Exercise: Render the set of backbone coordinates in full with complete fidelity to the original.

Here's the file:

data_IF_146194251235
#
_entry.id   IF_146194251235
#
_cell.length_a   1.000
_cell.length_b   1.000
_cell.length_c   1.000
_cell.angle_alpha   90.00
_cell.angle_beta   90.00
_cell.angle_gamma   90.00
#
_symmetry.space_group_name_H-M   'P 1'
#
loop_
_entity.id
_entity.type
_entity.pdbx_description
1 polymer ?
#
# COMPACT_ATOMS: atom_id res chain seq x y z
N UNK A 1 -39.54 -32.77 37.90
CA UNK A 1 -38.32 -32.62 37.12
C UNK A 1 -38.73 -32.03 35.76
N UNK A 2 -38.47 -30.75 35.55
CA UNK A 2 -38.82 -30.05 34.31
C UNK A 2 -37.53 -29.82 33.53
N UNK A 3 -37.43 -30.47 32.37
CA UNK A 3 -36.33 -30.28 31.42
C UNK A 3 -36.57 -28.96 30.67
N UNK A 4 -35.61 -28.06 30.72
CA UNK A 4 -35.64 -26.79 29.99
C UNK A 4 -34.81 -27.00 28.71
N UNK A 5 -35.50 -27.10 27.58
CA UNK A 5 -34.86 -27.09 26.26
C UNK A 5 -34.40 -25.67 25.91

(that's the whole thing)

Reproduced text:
data_IF_146194251235
#
_entry.id   IF_146194251235
#
_cell.length_a   1.000
_cell.length_b   1.000
_cell.length_c   1.000
_cell.angle_alpha   90.00
_cell.angle_beta   90.00
_cell.angle_gamma   90.00
#
_symmetry.space_group_name_H-M   'P 1'
#
loop_
_entity.id
_entity.type
_entity.pdbx_description
1 polymer ?
#
# COMPACT_ATOMS: atom_id res chain seq x y z
N UNK A 1 -39.54 -32.77 37.90
CA UNK A 1 -38.32 -32.62 37.12
C UNK A 1 -38.73 -32.03 35.76
N UNK A 2 -38.47 -30.75 35.55
CA UNK A 2 -38.82 -30.05 34.31
C UNK A 2 -37.53 -29.82 33.53
N UNK A 3 -37.43 -30.47 32.37
CA UNK A 3 -36.33 -30.28 31.42
C UNK A 3 -36.57 -28.96 30.67
N UNK A 4 -35.61 -28.06 30.72
CA UNK A 4 -35.64 -26.79 29.99
C UNK A 4 -34.81 -27.00 28.71
N UNK A 5 -35.50 -27.10 27.58
CA UNK A 5 -34.86 -27.09 26.26
C UNK A 5 -34.40 -25.67 25.91